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A Trip Outside the Castle Walls

 

We, she and I collectively, are the proud owners of a castle with a deep moat and no drawbridge.

We, she and I, live inside this castle as we’ve been forced into doing most of 2011. Inside these monumental walls is where we survived attack after attack of a savage  enemy, an enemy that never revealed its purpose except for Carole’s slow and painful demise.

These walls helped me protect her when she was too tired or weak to fight. These are the very walls I stood on when I thought I was too tired or weak to fight, yet somehow we repulsed a mortal siege certainly sent from the very bowels of hell. I was not alone on these walls, I had the doctors of Stanford – and their magic. Surely as I sit here in the quiet of a house formerly embattled it was their magic that saved her, saved us.

Their magic seems to know no fatigue, no weakness, no compromise. Their magic on any other day would be called ‘medicine’ but today we call it by it’s proper name – ‘blessing’.

The Stanford blessing saved my wife’s life. In my soul, I realize that wars have been fought for so much less and I am humbled by their decision to fight by my side.

But this victory was earned at a terrible cost.  Legs, hearts and eyes that used to work so effortlessly before are now compromised, or lost completely.

And somehow, it’s OK.

Somehow, like the residents of London after WW2, we will rebuild. We will re-consecrate the important landmarks and discard that which in this new world has little or no value.  This battle to the death has been to put it  simply,  life changing. We embrace only life from here on.

Tomorrow we visit Stanford, the castle of the magicians, but for only for a brief time.

Only enough time for a quick x-ray and the removal of stitches from her last surgery. We will not wait for unnerving news, nor will we stay the night. We are there to acknowledge the scars of battle but not the enemy that caused them. The enemy is vanquished, the enemy has retreated for as far as the magicians can see, which is far more than we can.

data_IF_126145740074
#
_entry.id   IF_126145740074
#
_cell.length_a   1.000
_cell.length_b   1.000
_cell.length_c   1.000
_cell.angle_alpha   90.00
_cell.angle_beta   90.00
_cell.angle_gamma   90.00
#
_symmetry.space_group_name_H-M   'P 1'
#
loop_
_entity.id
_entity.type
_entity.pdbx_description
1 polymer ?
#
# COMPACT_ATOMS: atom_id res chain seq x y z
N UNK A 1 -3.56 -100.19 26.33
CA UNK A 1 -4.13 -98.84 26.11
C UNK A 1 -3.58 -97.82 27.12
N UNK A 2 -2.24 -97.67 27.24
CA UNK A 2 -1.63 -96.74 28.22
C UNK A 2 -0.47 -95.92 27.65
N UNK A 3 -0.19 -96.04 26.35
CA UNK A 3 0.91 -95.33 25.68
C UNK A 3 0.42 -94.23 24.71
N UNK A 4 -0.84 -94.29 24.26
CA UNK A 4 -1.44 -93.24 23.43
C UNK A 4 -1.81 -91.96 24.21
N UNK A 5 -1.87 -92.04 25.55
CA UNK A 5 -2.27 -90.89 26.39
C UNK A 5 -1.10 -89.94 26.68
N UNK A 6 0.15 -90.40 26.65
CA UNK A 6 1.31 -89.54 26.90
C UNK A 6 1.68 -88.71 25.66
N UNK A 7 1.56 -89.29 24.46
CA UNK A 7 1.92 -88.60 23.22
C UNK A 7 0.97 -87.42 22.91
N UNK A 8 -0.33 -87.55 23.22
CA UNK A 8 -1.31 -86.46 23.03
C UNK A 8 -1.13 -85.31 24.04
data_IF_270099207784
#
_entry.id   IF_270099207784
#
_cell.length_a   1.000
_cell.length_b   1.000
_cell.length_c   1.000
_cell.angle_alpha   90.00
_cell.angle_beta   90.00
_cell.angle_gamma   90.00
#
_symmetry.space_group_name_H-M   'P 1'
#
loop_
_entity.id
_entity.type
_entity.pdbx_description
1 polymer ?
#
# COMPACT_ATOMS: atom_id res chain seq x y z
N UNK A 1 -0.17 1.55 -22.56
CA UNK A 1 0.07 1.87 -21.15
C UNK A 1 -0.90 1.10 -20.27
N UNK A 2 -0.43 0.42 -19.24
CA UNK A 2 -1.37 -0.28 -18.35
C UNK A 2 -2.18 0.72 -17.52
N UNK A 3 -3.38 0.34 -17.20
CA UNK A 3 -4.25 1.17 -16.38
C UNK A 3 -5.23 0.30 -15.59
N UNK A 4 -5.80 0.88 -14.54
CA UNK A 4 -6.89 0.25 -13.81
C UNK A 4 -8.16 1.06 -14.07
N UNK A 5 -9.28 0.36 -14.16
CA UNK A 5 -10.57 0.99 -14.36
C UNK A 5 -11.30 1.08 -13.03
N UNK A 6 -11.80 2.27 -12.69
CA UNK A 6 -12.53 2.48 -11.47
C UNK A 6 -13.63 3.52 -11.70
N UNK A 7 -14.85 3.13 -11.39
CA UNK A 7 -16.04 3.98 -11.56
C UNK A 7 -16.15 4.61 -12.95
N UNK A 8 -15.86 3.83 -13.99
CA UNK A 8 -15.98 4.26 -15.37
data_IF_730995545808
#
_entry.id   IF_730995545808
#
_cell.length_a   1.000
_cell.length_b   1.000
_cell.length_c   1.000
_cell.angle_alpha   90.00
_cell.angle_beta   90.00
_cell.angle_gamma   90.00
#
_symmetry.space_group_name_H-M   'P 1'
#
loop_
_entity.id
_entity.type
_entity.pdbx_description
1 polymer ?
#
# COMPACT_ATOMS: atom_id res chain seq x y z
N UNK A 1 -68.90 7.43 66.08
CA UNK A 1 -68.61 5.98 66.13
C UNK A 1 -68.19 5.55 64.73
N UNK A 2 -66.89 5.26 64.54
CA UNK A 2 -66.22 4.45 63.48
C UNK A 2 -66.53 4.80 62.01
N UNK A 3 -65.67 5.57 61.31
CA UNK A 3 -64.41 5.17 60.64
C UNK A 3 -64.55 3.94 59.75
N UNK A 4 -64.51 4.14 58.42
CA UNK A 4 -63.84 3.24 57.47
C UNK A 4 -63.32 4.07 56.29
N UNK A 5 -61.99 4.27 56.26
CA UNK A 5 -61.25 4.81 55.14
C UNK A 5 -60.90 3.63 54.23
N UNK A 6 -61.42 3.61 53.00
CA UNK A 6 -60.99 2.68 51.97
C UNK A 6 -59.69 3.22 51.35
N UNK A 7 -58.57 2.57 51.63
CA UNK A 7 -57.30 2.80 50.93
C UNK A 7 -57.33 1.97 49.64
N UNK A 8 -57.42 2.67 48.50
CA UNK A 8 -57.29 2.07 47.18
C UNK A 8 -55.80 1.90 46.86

Tomorrow we visit, we pass through, we say ‘thank you’ and turn for the security of home, a place we’re both still getting used to. No magicians will follow us, no doctors will call. We are on our own for a few months. These are the months we dreamed of once upon a time, these are the months that we consider gifts from a confounding but still merciful God.  These are the days of wine and roses, the days where dreaming is no longer considered just an optimistic endeavor. These are the days that we hope will blend together and become ‘just another day’ to us as our days of suffering were so long ago.

To victors go the spoils. These coming hours are the spoils from having defeated an insidious and cowardly enemy, a disease that still claims more than its fair share of precious hours from innocent  bodies and souls.

We may not have been able to say ‘thanks’ at Thanksgiving, but we certainly understand the concept of a new birth at Christmas.

Perhaps by then a drawbridge will be added to the walls that served us so well.

Perhaps by then we will believe the battle is over.

Perhaps by then we can appreciate the quiet that survival has earned us.

Perhaps by them we will finally be at peace.

 

 

 

 

 

 

 

 

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